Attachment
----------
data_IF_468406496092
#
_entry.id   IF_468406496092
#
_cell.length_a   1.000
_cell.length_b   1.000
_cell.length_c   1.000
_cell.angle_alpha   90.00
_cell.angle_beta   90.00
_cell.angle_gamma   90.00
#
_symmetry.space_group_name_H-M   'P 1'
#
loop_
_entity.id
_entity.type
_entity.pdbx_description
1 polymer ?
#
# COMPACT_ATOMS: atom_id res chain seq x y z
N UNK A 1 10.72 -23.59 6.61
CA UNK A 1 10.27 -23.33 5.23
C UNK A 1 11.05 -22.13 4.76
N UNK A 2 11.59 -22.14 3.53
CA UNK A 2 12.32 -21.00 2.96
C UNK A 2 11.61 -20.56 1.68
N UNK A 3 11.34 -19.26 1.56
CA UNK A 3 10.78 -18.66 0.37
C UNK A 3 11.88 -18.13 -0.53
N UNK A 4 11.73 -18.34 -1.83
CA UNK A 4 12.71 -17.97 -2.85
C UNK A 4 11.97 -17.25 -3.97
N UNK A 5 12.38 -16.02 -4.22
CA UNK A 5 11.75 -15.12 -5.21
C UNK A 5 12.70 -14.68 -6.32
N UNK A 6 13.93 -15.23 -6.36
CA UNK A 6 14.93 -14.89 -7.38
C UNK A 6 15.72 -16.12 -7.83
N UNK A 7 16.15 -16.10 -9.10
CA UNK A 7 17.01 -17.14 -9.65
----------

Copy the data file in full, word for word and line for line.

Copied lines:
data_IF_468406496092
#
_entry.id   IF_468406496092
#
_cell.length_a   1.000
_cell.length_b   1.000
_cell.length_c   1.000
_cell.angle_alpha   90.00
_cell.angle_beta   90.00
_cell.angle_gamma   90.00
#
_symmetry.space_group_name_H-M   'P 1'
#
loop_
_entity.id
_entity.type
_entity.pdbx_description
1 polymer ?
#
# COMPACT_ATOMS: atom_id res chain seq x y z
N UNK A 1 10.72 -23.59 6.61
CA UNK A 1 10.27 -23.33 5.23
C UNK A 1 11.05 -22.13 4.76
N UNK A 2 11.59 -22.14 3.53
CA UNK A 2 12.32 -21.00 2.96
C UNK A 2 11.61 -20.56 1.68
N UNK A 3 11.34 -19.26 1.56
CA UNK A 3 10.78 -18.66 0.37
C UNK A 3 11.88 -18.13 -0.53
N UNK A 4 11.73 -18.34 -1.83
CA UNK A 4 12.71 -17.97 -2.85
C UNK A 4 11.97 -17.25 -3.97
N UNK A 5 12.38 -16.02 -4.22
CA UNK A 5 11.75 -15.12 -5.21
C UNK A 5 12.70 -14.68 -6.32
N UNK A 6 13.93 -15.23 -6.36
CA UNK A 6 14.93 -14.89 -7.38
C UNK A 6 15.72 -16.12 -7.83
N UNK A 7 16.15 -16.10 -9.10
CA UNK A 7 17.01 -17.14 -9.65